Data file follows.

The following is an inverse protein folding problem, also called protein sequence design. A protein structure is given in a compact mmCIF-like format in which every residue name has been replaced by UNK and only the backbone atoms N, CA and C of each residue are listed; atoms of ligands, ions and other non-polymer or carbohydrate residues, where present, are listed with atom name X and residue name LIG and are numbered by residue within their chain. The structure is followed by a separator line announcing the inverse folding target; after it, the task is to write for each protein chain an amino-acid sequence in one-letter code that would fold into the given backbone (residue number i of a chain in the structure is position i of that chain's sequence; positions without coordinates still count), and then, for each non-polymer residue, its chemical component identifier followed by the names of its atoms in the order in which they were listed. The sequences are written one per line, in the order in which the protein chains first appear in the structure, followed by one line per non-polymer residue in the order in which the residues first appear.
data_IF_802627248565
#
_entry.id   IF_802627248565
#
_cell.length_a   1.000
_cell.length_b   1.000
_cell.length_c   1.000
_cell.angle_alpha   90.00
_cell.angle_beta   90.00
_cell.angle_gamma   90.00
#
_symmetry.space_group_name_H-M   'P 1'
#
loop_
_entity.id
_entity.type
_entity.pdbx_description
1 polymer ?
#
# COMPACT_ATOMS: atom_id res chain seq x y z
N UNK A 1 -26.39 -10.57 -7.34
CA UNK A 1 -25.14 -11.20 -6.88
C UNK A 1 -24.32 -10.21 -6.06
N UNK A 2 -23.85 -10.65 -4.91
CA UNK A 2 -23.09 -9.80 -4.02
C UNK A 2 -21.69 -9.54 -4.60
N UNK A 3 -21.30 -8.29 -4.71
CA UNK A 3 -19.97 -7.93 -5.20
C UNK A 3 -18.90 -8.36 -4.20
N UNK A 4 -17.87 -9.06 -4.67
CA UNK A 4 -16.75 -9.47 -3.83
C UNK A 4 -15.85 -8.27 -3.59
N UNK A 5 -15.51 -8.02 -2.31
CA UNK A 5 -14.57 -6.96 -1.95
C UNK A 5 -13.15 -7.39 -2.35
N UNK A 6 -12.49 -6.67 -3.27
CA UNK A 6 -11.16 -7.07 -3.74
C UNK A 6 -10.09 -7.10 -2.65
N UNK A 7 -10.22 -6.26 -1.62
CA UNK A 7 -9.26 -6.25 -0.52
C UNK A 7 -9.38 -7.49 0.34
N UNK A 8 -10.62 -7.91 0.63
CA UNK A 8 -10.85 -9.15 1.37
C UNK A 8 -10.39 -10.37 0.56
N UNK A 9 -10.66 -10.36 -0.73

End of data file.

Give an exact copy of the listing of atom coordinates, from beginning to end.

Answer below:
The following is an inverse protein folding problem, also called protein sequence design. A protein structure is given in a compact mmCIF-like format in which every residue name has been replaced by UNK and only the backbone atoms N, CA and C of each residue are listed; atoms of ligands, ions and other non-polymer or carbohydrate residues, where present, are listed with atom name X and residue name LIG and are numbered by residue within their chain. The structure is followed by a separator line announcing the inverse folding target; after it, the task is to write for each protein chain an amino-acid sequence in one-letter code that would fold into the given backbone (residue number i of a chain in the structure is position i of that chain's sequence; positions without coordinates still count), and then, for each non-polymer residue, its chemical component identifier followed by the names of its atoms in the order in which they were listed. The sequences are written one per line, in the order in which the protein chains first appear in the structure, followed by one line per non-polymer residue in the order in which the residues first appear.
data_IF_802627248565
#
_entry.id   IF_802627248565
#
_cell.length_a   1.000
_cell.length_b   1.000
_cell.length_c   1.000
_cell.angle_alpha   90.00
_cell.angle_beta   90.00
_cell.angle_gamma   90.00
#
_symmetry.space_group_name_H-M   'P 1'
#
loop_
_entity.id
_entity.type
_entity.pdbx_description
1 polymer ?
#
# COMPACT_ATOMS: atom_id res chain seq x y z
N UNK A 1 -26.39 -10.57 -7.34
CA UNK A 1 -25.14 -11.20 -6.88
C UNK A 1 -24.32 -10.21 -6.06
N UNK A 2 -23.85 -10.65 -4.91
CA UNK A 2 -23.09 -9.80 -4.02
C UNK A 2 -21.69 -9.54 -4.60
N UNK A 3 -21.30 -8.29 -4.71
CA UNK A 3 -19.97 -7.93 -5.20
C UNK A 3 -18.90 -8.36 -4.20
N UNK A 4 -17.87 -9.06 -4.67
CA UNK A 4 -16.75 -9.47 -3.83
C UNK A 4 -15.85 -8.27 -3.59
N UNK A 5 -15.51 -8.02 -2.31
CA UNK A 5 -14.57 -6.96 -1.95
C UNK A 5 -13.15 -7.39 -2.35
N UNK A 6 -12.49 -6.67 -3.27
CA UNK A 6 -11.16 -7.07 -3.74
C UNK A 6 -10.09 -7.10 -2.65
N UNK A 7 -10.22 -6.26 -1.62
CA UNK A 7 -9.26 -6.25 -0.52
C UNK A 7 -9.38 -7.49 0.34
N UNK A 8 -10.62 -7.91 0.63
CA UNK A 8 -10.85 -9.15 1.37
C UNK A 8 -10.39 -10.37 0.56
N UNK A 9 -10.66 -10.36 -0.73